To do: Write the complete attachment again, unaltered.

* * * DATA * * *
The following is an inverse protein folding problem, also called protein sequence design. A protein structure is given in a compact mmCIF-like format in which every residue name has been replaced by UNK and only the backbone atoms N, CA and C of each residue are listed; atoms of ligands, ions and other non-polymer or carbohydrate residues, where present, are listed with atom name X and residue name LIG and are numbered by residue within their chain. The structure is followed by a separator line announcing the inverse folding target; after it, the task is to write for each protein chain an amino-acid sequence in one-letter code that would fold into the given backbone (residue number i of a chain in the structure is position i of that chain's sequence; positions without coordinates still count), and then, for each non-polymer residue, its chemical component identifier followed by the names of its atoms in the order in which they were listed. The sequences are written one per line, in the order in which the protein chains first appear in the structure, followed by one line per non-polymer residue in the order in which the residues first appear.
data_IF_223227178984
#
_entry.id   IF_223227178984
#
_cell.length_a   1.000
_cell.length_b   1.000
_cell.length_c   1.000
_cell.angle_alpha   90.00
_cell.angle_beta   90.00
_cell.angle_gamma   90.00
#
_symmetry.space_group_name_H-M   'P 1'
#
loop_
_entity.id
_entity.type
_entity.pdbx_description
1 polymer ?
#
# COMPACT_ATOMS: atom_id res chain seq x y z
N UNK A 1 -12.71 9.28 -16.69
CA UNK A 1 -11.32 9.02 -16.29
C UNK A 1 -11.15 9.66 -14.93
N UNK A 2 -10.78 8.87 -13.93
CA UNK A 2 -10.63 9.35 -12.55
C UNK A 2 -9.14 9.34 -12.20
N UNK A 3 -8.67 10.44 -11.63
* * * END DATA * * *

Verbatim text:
The following is an inverse protein folding problem, also called protein sequence design. A protein structure is given in a compact mmCIF-like format in which every residue name has been replaced by UNK and only the backbone atoms N, CA and C of each residue are listed; atoms of ligands, ions and other non-polymer or carbohydrate residues, where present, are listed with atom name X and residue name LIG and are numbered by residue within their chain. The structure is followed by a separator line announcing the inverse folding target; after it, the task is to write for each protein chain an amino-acid sequence in one-letter code that would fold into the given backbone (residue number i of a chain in the structure is position i of that chain's sequence; positions without coordinates still count), and then, for each non-polymer residue, its chemical component identifier followed by the names of its atoms in the order in which they were listed. The sequences are written one per line, in the order in which the protein chains first appear in the structure, followed by one line per non-polymer residue in the order in which the residues first appear.
data_IF_223227178984
#
_entry.id   IF_223227178984
#
_cell.length_a   1.000
_cell.length_b   1.000
_cell.length_c   1.000
_cell.angle_alpha   90.00
_cell.angle_beta   90.00
_cell.angle_gamma   90.00
#
_symmetry.space_group_name_H-M   'P 1'
#
loop_
_entity.id
_entity.type
_entity.pdbx_description
1 polymer ?
#
# COMPACT_ATOMS: atom_id res chain seq x y z
N UNK A 1 -12.71 9.28 -16.69
CA UNK A 1 -11.32 9.02 -16.29
C UNK A 1 -11.15 9.66 -14.93
N UNK A 2 -10.78 8.87 -13.93
CA UNK A 2 -10.63 9.35 -12.55
C UNK A 2 -9.14 9.34 -12.20
N UNK A 3 -8.67 10.44 -11.63